We are soldiers Still is a follow up to We were soldiers once .. and Young, a highly regarded account of the first major battles of the Vietnam War to involve American troops, in the Ia Drang valley. Moore and Galloway had wanted to revisit the battlefield when they were writing the first book, but were unable to get official permission until We were soldiers once ... and Young had been read in Vietnam, and met with approval.
This book is the story of their return visit to the battlefields of the Ia Drang, in the company of a group of American and Vietnamese veterans of the battles. This part of the book has two main themes - the first is of course the return visit to the battlefields, including a night spent isolated in on of the clearings that were fought over, and the second is of the meetings between the authors and their former enemies and of the friendships that evolved from those meetings.
Moore and Galloway were given an impressive level of access to members of the North Vietnamese military, starting at the very top with General Giap, and including the senior commanders in the Ia Drang. Moore's direct opposite, Lt. Gen. Nguyen Huu An also accompanied them on their return visit to the battlefields.
The battles in the Ia Drang were fought in two different areas - first at Landing Zone X-Ray, where the Americans first landed, and then during a march to Landing Zone Albany. An interesting feature of the book is the different emotions the two former battlefields evoked. At X-Ray the scars of battle had almost disappeared, and the atmosphere was one of healing, but not so at Albany, where the fighting had been if anything more intense.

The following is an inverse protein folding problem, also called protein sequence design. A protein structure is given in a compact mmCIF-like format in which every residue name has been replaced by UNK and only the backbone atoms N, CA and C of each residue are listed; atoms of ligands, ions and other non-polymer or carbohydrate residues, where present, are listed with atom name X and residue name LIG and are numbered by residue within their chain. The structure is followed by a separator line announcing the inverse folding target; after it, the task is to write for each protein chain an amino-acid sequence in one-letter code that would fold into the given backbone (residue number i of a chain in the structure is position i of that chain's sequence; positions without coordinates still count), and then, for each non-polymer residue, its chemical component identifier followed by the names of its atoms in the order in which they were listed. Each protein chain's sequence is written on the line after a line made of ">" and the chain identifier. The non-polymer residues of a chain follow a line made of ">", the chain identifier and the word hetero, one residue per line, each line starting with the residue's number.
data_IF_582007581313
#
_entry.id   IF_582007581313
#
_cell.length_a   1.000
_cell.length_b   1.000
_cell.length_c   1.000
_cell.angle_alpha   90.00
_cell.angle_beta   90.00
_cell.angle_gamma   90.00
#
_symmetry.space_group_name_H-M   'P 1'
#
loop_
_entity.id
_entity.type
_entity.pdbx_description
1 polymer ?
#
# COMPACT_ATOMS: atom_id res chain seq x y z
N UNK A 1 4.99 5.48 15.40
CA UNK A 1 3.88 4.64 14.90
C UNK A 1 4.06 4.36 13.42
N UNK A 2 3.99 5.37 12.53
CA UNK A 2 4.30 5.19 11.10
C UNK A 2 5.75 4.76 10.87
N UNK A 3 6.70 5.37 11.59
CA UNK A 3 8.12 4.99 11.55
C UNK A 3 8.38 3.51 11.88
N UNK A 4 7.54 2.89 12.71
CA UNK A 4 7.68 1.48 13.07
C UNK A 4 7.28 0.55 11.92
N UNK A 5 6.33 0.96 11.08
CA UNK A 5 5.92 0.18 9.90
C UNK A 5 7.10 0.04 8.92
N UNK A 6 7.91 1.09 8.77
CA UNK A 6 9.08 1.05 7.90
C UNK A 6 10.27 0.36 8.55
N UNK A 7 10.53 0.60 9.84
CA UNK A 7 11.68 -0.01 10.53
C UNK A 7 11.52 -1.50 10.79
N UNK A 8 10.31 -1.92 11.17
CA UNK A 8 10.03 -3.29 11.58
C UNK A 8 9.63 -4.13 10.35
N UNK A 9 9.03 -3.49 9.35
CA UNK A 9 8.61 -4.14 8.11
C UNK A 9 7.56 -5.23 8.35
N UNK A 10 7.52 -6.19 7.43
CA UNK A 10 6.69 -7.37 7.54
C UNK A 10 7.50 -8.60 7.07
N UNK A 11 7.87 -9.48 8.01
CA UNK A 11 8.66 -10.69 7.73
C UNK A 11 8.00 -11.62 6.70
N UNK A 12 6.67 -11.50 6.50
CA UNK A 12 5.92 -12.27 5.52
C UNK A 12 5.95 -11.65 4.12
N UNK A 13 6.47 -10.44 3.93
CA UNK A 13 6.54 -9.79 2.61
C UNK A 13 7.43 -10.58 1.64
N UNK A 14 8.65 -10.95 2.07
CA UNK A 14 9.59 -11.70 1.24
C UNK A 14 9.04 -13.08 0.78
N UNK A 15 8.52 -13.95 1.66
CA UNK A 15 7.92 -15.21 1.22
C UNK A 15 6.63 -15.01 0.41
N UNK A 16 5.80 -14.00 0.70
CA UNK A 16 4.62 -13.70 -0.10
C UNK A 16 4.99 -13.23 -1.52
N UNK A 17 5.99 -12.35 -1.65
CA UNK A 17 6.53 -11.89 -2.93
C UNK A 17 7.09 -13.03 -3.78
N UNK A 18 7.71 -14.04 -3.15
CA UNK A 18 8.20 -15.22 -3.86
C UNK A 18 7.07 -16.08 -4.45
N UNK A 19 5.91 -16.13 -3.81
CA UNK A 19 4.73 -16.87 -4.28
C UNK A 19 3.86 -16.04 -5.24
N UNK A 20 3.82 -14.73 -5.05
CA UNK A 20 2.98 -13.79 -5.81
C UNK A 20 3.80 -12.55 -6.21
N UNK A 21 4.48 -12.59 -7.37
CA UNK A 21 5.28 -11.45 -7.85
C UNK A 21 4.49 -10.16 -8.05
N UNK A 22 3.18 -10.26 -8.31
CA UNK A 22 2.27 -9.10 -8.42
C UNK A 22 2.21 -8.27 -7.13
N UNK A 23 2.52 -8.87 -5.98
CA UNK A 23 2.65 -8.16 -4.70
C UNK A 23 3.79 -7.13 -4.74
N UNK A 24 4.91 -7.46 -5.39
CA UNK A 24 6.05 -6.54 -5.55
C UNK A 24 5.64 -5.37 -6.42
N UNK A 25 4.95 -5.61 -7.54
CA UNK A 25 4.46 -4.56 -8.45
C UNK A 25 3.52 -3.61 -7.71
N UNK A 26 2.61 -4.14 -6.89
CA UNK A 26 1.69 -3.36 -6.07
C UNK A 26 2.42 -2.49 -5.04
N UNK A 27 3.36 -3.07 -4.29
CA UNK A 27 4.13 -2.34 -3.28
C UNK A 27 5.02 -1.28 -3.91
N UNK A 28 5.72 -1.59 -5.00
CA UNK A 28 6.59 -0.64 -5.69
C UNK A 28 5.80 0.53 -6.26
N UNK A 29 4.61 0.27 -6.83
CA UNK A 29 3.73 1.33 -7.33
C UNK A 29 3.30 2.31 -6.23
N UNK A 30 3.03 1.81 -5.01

The final two chapters take a different direction. In Lessons on Leadership General Moore looks back over his career and shares his own principles of leadership. Although these lessons are based on General Moore's military experience, most of them are equally valid in any organisation.
On the final chapter - 'On War' - Moore looks at the conditions that should be met before any political leader considers going to war, and how they applied both to Vietnam and to the war in Iraq. Moore makes a convincing case against both of these wars as lacking both a clear purpose and an exit strategy.This is a thoughtfully written piece, which comes to some interesting conclusions. The return to the Ia Drang did help exorcise some of the ghosts that had haunted the veterans of the battles, but didn't give a sense of closure. This is a very valuable book for anyone interested in the impact of infantry combat on the participants.
Author: Lt. Gen. Harold G. Moore and Joseph Galloway